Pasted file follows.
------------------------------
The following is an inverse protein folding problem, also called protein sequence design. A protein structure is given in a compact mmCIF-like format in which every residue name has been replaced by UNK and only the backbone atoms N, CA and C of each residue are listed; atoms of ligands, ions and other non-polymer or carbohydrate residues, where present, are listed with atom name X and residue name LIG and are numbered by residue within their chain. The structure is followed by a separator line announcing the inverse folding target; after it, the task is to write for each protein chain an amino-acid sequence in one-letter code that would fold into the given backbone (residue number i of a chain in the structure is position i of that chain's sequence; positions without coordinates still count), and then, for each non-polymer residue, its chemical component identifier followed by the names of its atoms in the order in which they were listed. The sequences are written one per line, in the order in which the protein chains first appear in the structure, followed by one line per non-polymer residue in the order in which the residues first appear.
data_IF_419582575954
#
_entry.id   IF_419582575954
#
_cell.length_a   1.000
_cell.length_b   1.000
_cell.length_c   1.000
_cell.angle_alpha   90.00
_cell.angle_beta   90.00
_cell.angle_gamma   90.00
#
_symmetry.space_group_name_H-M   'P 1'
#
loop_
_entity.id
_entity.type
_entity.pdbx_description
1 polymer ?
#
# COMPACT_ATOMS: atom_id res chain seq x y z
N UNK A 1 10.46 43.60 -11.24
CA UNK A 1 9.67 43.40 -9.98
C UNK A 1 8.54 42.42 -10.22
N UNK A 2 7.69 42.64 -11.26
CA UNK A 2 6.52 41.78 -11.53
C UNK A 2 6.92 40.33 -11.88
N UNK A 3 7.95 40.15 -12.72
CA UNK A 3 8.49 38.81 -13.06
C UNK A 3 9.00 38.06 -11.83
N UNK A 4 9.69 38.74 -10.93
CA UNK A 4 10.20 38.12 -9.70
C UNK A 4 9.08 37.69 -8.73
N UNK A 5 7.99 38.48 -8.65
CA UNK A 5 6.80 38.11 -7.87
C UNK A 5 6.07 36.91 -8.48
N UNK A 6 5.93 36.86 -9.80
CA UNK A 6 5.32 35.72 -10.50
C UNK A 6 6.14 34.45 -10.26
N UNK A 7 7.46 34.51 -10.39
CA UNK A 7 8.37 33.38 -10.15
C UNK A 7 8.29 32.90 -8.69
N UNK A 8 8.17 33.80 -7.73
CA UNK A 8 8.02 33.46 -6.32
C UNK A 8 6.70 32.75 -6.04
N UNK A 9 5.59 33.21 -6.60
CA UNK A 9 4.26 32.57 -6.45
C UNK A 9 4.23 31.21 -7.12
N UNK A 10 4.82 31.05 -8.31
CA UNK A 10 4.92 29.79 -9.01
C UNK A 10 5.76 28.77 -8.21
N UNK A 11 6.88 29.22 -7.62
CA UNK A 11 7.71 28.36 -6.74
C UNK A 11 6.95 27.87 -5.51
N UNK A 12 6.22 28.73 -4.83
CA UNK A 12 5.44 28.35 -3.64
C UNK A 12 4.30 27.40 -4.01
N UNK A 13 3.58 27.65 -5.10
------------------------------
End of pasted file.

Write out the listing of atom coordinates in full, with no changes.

The following is an inverse protein folding problem, also called protein sequence design. A protein structure is given in a compact mmCIF-like format in which every residue name has been replaced by UNK and only the backbone atoms N, CA and C of each residue are listed; atoms of ligands, ions and other non-polymer or carbohydrate residues, where present, are listed with atom name X and residue name LIG and are numbered by residue within their chain. The structure is followed by a separator line announcing the inverse folding target; after it, the task is to write for each protein chain an amino-acid sequence in one-letter code that would fold into the given backbone (residue number i of a chain in the structure is position i of that chain's sequence; positions without coordinates still count), and then, for each non-polymer residue, its chemical component identifier followed by the names of its atoms in the order in which they were listed. The sequences are written one per line, in the order in which the protein chains first appear in the structure, followed by one line per non-polymer residue in the order in which the residues first appear.
data_IF_419582575954
#
_entry.id   IF_419582575954
#
_cell.length_a   1.000
_cell.length_b   1.000
_cell.length_c   1.000
_cell.angle_alpha   90.00
_cell.angle_beta   90.00
_cell.angle_gamma   90.00
#
_symmetry.space_group_name_H-M   'P 1'
#
loop_
_entity.id
_entity.type
_entity.pdbx_description
1 polymer ?
#
# COMPACT_ATOMS: atom_id res chain seq x y z
N UNK A 1 10.46 43.60 -11.24
CA UNK A 1 9.67 43.40 -9.98
C UNK A 1 8.54 42.42 -10.22
N UNK A 2 7.69 42.64 -11.26
CA UNK A 2 6.52 41.78 -11.53
C UNK A 2 6.92 40.33 -11.88
N UNK A 3 7.95 40.15 -12.72
CA UNK A 3 8.49 38.81 -13.06
C UNK A 3 9.00 38.06 -11.83
N UNK A 4 9.69 38.74 -10.93
CA UNK A 4 10.20 38.12 -9.70
C UNK A 4 9.08 37.69 -8.73
N UNK A 5 7.99 38.48 -8.65
CA UNK A 5 6.80 38.11 -7.87
C UNK A 5 6.07 36.91 -8.48
N UNK A 6 5.93 36.86 -9.80
CA UNK A 6 5.32 35.72 -10.50
C UNK A 6 6.14 34.45 -10.26
N UNK A 7 7.46 34.51 -10.39
CA UNK A 7 8.37 33.38 -10.15
C UNK A 7 8.29 32.90 -8.69
N UNK A 8 8.17 33.80 -7.73
CA UNK A 8 8.02 33.46 -6.32
C UNK A 8 6.70 32.75 -6.04
N UNK A 9 5.59 33.21 -6.60
CA UNK A 9 4.26 32.57 -6.45
C UNK A 9 4.23 31.21 -7.12
N UNK A 10 4.82 31.05 -8.31
CA UNK A 10 4.92 29.79 -9.01
C UNK A 10 5.76 28.77 -8.21
N UNK A 11 6.88 29.22 -7.62
CA UNK A 11 7.71 28.36 -6.74
C UNK A 11 6.95 27.87 -5.51
N UNK A 12 6.22 28.73 -4.83
CA UNK A 12 5.44 28.35 -3.64
C UNK A 12 4.30 27.40 -4.01
N UNK A 13 3.58 27.65 -5.10